Super Bowl notebook: Beyonce will sing live at halftime
By Alan Robinson
Published: Thursday, Jan. 31, 2013, 5:56 p.m.
Beyonce began her Super Bowl news conference Thursday with a rousing rendition of “The Star-Spangled Banner” that could be heard throughout the spacious media center. It was her way of showing she will perform live Sunday during her halftime show rather than lip-synching like she did last week while performing the national anthem at President Obama's inauguration. “I am a perfectionist,” she said. “I did not have time to rehearse with the orchestra for a live TV show. ... I did not feel comfortable taking a risk.”
• 49ers quarterback Colin Kaepernick is a risk taker. Ben Roethlisberger was not, at least not early in his Steelers career. Yet both got their teams to the Super Bowl during their second NFL seasons. 49ers backup linebacker Clark Haggans played on both teams — the 49ers this season and the Steelers in 2005. “They're two different guys, two different monsters,” Haggans said. “Cap, he has can run or throw. The only similarity is they wear No. 7. It's hard to compare and contrast. They're just two different quarterbacks, (but) they both make plays. Cap goes to work every day, puts on a hard hat and punches in. He's the type of guy who's first one there, last one to leave, if it's in the weight room, the classroom or practice field.”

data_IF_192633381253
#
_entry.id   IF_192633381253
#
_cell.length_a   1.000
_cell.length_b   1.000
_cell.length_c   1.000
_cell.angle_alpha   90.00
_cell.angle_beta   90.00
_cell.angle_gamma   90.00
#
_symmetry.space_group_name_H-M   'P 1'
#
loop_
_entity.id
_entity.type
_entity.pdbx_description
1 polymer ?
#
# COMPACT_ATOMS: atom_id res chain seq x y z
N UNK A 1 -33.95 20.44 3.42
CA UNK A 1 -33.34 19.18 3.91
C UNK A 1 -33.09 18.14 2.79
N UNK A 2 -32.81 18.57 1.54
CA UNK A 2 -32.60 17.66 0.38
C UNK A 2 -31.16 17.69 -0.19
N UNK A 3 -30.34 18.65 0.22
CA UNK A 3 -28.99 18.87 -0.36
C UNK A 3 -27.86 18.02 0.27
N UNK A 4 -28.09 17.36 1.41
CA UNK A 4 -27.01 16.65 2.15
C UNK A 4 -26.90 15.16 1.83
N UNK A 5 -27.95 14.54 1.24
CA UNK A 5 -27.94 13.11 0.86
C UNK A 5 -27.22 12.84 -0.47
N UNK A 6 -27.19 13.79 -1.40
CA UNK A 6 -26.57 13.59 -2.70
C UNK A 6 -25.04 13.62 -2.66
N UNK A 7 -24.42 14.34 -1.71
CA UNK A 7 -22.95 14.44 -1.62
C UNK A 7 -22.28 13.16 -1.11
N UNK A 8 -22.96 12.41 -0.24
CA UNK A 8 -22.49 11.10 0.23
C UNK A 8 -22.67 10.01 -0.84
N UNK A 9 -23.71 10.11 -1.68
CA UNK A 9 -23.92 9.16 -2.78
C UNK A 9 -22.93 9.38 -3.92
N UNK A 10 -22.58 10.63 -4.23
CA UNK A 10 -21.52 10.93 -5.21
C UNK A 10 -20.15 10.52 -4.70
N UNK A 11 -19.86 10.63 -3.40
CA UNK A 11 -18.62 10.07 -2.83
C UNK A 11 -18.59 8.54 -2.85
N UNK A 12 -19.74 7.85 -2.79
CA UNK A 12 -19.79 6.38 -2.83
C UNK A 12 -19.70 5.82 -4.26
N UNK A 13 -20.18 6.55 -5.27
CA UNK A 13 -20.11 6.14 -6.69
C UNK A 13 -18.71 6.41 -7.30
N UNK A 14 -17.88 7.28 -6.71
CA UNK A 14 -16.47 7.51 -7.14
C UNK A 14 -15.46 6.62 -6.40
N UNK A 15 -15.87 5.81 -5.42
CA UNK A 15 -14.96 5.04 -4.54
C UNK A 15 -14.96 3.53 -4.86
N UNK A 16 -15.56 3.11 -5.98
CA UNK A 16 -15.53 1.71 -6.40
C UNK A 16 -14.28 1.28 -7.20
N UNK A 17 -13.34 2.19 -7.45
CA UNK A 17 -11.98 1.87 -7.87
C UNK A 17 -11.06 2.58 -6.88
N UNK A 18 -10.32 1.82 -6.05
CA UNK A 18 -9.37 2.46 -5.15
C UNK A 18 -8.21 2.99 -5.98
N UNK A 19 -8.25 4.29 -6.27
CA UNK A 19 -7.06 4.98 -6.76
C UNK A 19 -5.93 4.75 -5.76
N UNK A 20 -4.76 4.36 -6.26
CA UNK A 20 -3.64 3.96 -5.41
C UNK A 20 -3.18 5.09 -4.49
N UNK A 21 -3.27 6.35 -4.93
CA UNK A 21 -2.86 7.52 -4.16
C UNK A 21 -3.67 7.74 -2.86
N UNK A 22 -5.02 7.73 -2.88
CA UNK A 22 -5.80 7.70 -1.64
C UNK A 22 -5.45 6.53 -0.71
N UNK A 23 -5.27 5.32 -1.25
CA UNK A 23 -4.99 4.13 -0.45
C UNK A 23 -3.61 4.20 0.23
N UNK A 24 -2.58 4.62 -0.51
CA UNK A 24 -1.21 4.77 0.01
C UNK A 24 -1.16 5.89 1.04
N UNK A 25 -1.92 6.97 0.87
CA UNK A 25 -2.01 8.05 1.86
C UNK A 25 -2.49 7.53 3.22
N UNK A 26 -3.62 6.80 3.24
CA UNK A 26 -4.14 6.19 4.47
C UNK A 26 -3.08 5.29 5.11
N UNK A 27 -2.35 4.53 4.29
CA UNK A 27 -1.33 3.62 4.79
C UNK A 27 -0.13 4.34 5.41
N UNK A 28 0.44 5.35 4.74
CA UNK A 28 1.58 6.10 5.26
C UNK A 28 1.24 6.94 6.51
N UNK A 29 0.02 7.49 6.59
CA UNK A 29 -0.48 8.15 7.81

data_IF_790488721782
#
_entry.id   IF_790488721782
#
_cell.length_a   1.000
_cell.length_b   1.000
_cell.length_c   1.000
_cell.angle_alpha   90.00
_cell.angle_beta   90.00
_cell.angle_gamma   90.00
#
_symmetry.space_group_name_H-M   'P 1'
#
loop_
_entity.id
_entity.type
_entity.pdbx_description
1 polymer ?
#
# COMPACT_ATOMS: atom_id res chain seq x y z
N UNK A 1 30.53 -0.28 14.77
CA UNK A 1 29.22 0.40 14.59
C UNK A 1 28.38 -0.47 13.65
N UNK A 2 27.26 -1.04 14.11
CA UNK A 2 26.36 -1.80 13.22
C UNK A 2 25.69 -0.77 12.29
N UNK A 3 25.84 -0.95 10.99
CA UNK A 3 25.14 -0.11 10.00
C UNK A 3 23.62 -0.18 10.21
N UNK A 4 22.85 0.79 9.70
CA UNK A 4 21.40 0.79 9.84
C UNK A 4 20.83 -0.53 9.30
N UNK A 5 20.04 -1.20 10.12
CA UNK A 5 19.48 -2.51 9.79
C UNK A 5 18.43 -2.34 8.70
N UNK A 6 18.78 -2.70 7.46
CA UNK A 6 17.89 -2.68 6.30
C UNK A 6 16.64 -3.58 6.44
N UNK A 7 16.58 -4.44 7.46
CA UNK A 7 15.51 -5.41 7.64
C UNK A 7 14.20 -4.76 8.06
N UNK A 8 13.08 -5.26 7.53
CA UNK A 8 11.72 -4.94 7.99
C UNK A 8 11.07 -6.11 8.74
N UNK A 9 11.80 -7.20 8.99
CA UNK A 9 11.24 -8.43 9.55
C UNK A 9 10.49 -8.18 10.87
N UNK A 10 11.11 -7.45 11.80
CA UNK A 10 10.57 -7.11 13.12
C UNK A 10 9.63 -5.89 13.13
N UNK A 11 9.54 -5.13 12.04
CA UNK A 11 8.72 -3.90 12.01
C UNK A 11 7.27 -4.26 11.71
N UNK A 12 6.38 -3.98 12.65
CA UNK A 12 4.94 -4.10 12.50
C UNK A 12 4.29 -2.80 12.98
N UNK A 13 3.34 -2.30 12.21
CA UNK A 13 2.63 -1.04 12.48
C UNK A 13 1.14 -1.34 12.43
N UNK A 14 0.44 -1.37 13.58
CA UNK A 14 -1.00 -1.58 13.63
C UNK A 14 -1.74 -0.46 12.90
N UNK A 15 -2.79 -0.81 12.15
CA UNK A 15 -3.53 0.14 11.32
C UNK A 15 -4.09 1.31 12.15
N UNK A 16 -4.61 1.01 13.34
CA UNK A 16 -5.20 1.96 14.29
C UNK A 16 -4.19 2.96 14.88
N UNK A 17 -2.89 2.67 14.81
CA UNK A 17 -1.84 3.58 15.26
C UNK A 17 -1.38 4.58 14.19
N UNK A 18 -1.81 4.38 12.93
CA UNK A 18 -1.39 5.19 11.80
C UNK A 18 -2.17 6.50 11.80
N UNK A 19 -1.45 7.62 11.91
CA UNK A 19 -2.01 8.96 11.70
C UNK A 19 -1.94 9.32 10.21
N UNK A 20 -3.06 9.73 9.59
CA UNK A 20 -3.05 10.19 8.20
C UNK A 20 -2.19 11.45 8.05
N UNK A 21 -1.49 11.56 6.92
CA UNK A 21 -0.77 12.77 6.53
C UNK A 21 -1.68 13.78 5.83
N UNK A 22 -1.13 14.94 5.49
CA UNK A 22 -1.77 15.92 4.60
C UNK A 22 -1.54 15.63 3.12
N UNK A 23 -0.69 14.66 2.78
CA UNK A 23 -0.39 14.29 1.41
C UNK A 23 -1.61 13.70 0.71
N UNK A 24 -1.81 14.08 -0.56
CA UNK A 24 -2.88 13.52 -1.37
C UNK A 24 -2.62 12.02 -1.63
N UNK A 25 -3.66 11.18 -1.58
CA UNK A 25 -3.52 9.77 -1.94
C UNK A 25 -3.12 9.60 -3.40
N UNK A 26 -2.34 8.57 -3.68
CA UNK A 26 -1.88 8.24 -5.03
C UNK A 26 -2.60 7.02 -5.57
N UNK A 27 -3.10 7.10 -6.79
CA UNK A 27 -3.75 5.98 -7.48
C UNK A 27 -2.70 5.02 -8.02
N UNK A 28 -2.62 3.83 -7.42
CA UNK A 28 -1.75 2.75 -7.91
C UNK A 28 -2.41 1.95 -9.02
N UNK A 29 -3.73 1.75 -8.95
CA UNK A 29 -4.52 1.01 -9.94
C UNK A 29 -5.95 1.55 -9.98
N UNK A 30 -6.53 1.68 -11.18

• On Friday, the Harbaugh brothers will share a news conference stage. On Thursday, they shared a practice field. After practicing in the wind on an outdoor field built atop a baseball diamond Wednesday, the Ravens and coach John Harbaugh moved their practice Thursday to the Saints' indoor facility, where the 49ers and coach Jim Harbaugh already were practicing. “Just cooperating spirits,” Jim said. NFL officials made sure the teams didn't bump into each other or share a common area, and numerous windows were covered up so one team couldn't watch the other during two practices that went off one after the other, separated by only about 10 minutes.
• Linebacker Ray Lewis said the Ravens' veteran players are so tight-knit, they sometimes conduct their own meetings, which usually are led by the assistant coach in charge of that position. “We kind of took it over for ourselves years ago,” Lewis said. “We kind of took the coaches out of the meetings, saying, ‘Coach, we got this. We are going to go through everything you've taught us already, but when we leave here, we are going to have a meeting with just ourselves.' ” Lewis also said he sees “a total change” in the Ravens during Super Bowl week, although he did not elaborate. He added, “We are all dialed in.”
— Alan Robinson
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